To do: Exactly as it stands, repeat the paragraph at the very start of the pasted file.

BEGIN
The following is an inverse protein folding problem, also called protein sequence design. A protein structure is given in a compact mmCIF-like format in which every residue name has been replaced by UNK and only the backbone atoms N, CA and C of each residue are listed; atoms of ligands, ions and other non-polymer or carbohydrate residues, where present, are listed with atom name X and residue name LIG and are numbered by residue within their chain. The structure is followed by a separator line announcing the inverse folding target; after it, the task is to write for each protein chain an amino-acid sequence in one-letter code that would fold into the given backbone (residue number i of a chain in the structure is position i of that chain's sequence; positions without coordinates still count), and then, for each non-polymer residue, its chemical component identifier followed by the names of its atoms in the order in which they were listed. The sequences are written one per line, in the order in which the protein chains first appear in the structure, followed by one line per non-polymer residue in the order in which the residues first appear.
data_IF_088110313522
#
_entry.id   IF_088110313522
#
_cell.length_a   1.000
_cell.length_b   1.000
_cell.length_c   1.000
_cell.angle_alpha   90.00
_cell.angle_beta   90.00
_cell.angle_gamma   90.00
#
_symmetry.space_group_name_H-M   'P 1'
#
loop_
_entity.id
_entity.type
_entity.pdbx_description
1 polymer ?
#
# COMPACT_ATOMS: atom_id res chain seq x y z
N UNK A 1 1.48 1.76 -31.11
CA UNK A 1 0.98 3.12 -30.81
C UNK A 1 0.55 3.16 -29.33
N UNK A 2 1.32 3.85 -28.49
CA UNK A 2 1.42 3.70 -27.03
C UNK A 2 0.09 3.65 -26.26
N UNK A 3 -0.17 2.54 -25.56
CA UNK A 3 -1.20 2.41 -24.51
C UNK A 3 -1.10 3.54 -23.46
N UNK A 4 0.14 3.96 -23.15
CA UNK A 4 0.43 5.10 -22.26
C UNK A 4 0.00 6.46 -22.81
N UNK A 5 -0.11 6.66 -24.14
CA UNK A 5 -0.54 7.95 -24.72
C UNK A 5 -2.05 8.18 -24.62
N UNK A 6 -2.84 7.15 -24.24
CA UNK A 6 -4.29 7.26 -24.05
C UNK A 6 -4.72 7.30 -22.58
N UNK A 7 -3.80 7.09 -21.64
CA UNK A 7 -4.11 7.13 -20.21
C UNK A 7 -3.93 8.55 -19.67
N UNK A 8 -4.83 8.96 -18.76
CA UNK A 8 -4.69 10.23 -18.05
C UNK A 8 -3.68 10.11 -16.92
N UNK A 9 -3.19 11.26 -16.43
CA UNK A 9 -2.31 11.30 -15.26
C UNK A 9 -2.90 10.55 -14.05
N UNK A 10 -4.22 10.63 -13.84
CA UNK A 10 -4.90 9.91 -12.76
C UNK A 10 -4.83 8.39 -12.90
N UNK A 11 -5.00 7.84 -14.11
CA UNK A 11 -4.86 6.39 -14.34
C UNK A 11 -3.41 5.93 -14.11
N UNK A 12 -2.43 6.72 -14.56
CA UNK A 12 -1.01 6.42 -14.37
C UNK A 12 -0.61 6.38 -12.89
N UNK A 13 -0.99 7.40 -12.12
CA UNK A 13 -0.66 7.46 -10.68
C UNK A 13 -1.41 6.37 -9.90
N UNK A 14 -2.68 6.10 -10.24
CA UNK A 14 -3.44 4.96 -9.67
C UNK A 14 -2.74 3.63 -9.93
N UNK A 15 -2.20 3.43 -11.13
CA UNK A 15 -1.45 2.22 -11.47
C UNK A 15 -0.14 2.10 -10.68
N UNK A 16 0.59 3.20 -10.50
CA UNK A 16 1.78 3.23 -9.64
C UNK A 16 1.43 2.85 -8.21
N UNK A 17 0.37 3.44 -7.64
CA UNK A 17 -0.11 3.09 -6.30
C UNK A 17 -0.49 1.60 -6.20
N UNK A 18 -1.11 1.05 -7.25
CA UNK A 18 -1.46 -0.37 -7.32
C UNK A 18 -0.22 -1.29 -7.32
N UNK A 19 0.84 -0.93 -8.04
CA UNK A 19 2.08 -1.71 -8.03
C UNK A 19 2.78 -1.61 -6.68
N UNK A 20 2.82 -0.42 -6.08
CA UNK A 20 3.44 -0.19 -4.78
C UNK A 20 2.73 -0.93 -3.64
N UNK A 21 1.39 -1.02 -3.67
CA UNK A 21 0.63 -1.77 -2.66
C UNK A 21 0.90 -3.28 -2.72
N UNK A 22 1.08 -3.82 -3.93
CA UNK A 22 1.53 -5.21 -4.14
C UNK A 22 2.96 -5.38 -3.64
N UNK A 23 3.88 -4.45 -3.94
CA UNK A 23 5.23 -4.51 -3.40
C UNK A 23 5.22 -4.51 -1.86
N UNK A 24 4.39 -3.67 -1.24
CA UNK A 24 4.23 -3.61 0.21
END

The following is an inverse protein folding problem, also called protein sequence design. A protein structure is given in a compact mmCIF-like format in which every residue name has been replaced by UNK and only the backbone atoms N, CA and C of each residue are listed; atoms of ligands, ions and other non-polymer or carbohydrate residues, where present, are listed with atom name X and residue name LIG and are numbered by residue within their chain. The structure is followed by a separator line announcing the inverse folding target; after it, the task is to write for each protein chain an amino-acid sequence in one-letter code that would fold into the given backbone (residue number i of a chain in the structure is position i of that chain's sequence; positions without coordinates still count), and then, for each non-polymer residue, its chemical component identifier followed by the names of its atoms in the order in which they were listed. The sequences are written one per line, in the order in which the protein chains first appear in the structure, followed by one line per non-polymer residue in the order in which the residues first appear.